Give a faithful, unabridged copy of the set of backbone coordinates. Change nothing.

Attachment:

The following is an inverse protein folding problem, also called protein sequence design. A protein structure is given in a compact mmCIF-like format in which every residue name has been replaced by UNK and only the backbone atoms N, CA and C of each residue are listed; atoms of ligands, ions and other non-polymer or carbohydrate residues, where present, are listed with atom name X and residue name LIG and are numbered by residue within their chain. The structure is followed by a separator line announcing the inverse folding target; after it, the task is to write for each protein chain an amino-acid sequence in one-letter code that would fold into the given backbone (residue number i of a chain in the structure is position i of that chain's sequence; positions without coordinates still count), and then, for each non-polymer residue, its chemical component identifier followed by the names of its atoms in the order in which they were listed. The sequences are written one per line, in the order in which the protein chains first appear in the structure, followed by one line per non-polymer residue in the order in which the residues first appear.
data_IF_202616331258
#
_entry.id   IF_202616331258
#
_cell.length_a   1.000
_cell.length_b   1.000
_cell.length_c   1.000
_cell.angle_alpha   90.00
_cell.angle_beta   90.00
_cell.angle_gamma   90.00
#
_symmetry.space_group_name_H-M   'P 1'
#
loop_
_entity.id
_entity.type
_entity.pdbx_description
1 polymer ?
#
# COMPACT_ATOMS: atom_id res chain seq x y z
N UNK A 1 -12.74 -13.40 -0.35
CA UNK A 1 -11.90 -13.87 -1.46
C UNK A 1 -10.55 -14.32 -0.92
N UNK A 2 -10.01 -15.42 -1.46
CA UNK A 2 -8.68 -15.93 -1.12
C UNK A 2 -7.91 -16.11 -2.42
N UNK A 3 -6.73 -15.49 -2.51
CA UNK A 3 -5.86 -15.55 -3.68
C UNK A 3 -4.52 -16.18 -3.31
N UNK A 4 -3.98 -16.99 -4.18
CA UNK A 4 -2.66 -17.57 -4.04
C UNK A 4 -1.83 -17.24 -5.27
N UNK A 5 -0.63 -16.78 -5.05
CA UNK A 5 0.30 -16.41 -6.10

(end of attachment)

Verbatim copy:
The following is an inverse protein folding problem, also called protein sequence design. A protein structure is given in a compact mmCIF-like format in which every residue name has been replaced by UNK and only the backbone atoms N, CA and C of each residue are listed; atoms of ligands, ions and other non-polymer or carbohydrate residues, where present, are listed with atom name X and residue name LIG and are numbered by residue within their chain. The structure is followed by a separator line announcing the inverse folding target; after it, the task is to write for each protein chain an amino-acid sequence in one-letter code that would fold into the given backbone (residue number i of a chain in the structure is position i of that chain's sequence; positions without coordinates still count), and then, for each non-polymer residue, its chemical component identifier followed by the names of its atoms in the order in which they were listed. The sequences are written one per line, in the order in which the protein chains first appear in the structure, followed by one line per non-polymer residue in the order in which the residues first appear.
data_IF_202616331258
#
_entry.id   IF_202616331258
#
_cell.length_a   1.000
_cell.length_b   1.000
_cell.length_c   1.000
_cell.angle_alpha   90.00
_cell.angle_beta   90.00
_cell.angle_gamma   90.00
#
_symmetry.space_group_name_H-M   'P 1'
#
loop_
_entity.id
_entity.type
_entity.pdbx_description
1 polymer ?
#
# COMPACT_ATOMS: atom_id res chain seq x y z
N UNK A 1 -12.74 -13.40 -0.35
CA UNK A 1 -11.90 -13.87 -1.46
C UNK A 1 -10.55 -14.32 -0.92
N UNK A 2 -10.01 -15.42 -1.46
CA UNK A 2 -8.68 -15.93 -1.12
C UNK A 2 -7.91 -16.11 -2.42
N UNK A 3 -6.73 -15.49 -2.51
CA UNK A 3 -5.86 -15.55 -3.68
C UNK A 3 -4.52 -16.18 -3.31
N UNK A 4 -3.98 -16.99 -4.18
CA UNK A 4 -2.66 -17.57 -4.04
C UNK A 4 -1.83 -17.24 -5.27
N UNK A 5 -0.63 -16.78 -5.05
CA UNK A 5 0.30 -16.41 -6.10